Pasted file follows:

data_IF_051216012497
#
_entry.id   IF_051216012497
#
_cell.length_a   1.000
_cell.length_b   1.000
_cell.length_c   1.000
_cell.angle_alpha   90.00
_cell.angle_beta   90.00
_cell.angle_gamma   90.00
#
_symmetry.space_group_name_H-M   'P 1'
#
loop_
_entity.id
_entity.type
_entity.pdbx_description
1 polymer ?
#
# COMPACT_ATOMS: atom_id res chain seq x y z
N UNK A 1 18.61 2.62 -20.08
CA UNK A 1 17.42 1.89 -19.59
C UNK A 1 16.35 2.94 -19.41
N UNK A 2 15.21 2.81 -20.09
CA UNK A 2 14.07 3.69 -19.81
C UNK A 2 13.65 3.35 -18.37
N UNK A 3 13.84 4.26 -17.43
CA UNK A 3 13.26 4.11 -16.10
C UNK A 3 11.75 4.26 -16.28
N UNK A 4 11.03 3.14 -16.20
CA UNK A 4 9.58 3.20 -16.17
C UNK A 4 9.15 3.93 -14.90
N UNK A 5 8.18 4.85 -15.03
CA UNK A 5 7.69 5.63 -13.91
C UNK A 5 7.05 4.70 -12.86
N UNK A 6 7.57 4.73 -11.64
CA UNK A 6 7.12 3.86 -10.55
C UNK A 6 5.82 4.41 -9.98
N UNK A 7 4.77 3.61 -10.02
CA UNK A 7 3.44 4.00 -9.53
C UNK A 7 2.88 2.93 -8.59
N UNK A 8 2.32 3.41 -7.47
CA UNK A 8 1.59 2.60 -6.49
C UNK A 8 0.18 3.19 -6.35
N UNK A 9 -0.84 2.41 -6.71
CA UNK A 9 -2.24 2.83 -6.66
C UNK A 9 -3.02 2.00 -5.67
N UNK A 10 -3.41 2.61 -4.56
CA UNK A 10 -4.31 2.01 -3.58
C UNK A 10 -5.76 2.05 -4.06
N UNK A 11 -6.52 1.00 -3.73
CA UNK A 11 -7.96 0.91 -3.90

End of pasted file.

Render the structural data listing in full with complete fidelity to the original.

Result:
data_IF_051216012497
#
_entry.id   IF_051216012497
#
_cell.length_a   1.000
_cell.length_b   1.000
_cell.length_c   1.000
_cell.angle_alpha   90.00
_cell.angle_beta   90.00
_cell.angle_gamma   90.00
#
_symmetry.space_group_name_H-M   'P 1'
#
loop_
_entity.id
_entity.type
_entity.pdbx_description
1 polymer ?
#
# COMPACT_ATOMS: atom_id res chain seq x y z
N UNK A 1 18.61 2.62 -20.08
CA UNK A 1 17.42 1.89 -19.59
C UNK A 1 16.35 2.94 -19.41
N UNK A 2 15.21 2.81 -20.09
CA UNK A 2 14.07 3.69 -19.81
C UNK A 2 13.65 3.35 -18.37
N UNK A 3 13.84 4.26 -17.43
CA UNK A 3 13.26 4.11 -16.10
C UNK A 3 11.75 4.26 -16.28
N UNK A 4 11.03 3.14 -16.20
CA UNK A 4 9.58 3.20 -16.17
C UNK A 4 9.15 3.93 -14.90
N UNK A 5 8.18 4.85 -15.03
CA UNK A 5 7.69 5.63 -13.91
C UNK A 5 7.05 4.70 -12.86
N UNK A 6 7.57 4.73 -11.64
CA UNK A 6 7.12 3.86 -10.55
C UNK A 6 5.82 4.41 -9.98
N UNK A 7 4.77 3.61 -10.02
CA UNK A 7 3.44 4.00 -9.53
C UNK A 7 2.88 2.93 -8.59
N UNK A 8 2.32 3.41 -7.47
CA UNK A 8 1.59 2.60 -6.49
C UNK A 8 0.18 3.19 -6.35
N UNK A 9 -0.84 2.41 -6.71
CA UNK A 9 -2.24 2.83 -6.66
C UNK A 9 -3.02 2.00 -5.67
N UNK A 10 -3.41 2.61 -4.56
CA UNK A 10 -4.31 2.01 -3.58
C UNK A 10 -5.76 2.05 -4.06
N UNK A 11 -6.52 1.00 -3.73
CA UNK A 11 -7.96 0.91 -3.90